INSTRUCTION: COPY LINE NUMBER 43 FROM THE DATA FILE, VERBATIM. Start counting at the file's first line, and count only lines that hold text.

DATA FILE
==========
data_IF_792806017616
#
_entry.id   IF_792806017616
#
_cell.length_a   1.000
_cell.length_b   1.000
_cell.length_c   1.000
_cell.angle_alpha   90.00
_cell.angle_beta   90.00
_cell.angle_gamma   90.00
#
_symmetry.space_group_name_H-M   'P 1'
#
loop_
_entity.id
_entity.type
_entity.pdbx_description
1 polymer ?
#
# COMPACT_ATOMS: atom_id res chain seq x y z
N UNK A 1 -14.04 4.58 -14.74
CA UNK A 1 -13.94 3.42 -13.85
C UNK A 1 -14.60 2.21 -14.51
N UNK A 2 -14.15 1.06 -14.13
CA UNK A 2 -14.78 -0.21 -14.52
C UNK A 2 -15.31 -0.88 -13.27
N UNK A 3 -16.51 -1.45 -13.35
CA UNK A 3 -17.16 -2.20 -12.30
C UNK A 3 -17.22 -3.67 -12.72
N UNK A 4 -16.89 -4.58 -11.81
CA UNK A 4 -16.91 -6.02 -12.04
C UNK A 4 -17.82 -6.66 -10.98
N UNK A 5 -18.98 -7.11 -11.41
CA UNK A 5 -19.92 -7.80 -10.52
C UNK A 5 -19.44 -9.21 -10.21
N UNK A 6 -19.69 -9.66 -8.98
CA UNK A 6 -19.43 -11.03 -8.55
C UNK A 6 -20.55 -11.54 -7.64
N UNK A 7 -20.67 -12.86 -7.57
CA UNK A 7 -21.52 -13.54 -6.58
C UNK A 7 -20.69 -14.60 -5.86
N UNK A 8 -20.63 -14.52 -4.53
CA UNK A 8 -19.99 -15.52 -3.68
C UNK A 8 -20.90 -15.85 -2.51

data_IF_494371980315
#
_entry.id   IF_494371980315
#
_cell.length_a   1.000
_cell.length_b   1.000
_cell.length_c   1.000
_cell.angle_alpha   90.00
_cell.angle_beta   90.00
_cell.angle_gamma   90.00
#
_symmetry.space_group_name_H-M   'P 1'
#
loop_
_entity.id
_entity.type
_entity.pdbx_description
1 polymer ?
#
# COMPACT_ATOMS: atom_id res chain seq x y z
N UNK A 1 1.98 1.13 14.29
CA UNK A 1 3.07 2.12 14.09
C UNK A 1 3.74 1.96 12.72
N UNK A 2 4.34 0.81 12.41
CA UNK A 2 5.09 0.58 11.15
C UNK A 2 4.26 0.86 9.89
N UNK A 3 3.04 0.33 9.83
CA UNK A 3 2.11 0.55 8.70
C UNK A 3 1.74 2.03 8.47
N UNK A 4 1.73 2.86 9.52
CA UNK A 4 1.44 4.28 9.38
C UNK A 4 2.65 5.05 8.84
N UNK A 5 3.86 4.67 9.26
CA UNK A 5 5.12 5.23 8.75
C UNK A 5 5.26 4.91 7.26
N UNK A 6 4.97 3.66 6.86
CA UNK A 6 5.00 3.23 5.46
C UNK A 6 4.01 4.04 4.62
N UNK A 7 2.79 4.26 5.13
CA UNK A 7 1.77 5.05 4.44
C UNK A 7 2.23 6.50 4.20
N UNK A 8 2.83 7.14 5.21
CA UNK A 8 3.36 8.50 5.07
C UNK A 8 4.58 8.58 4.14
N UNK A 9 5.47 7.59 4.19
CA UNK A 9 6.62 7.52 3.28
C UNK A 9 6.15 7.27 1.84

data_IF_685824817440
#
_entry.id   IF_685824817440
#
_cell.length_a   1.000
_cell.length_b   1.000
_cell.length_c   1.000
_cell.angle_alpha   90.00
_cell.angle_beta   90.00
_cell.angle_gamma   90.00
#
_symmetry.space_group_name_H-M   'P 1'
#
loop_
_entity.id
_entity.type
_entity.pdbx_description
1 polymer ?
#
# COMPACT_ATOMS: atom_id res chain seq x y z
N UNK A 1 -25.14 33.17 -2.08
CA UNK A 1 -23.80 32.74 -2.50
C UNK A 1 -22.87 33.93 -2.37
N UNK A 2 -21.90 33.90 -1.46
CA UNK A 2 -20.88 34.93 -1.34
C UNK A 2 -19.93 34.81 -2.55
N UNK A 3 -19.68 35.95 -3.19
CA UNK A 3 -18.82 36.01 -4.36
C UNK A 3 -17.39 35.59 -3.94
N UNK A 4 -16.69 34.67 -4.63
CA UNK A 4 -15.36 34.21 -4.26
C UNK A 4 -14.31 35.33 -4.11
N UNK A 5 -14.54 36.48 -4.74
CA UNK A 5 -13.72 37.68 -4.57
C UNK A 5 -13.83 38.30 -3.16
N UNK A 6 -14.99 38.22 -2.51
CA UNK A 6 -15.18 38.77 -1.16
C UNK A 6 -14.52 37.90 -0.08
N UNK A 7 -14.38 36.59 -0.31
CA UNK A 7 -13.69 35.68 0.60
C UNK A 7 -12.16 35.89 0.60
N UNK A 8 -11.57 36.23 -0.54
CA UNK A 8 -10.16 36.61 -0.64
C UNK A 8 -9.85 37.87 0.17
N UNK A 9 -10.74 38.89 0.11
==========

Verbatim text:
CA UNK A 8 -19.99 -15.52 -3.68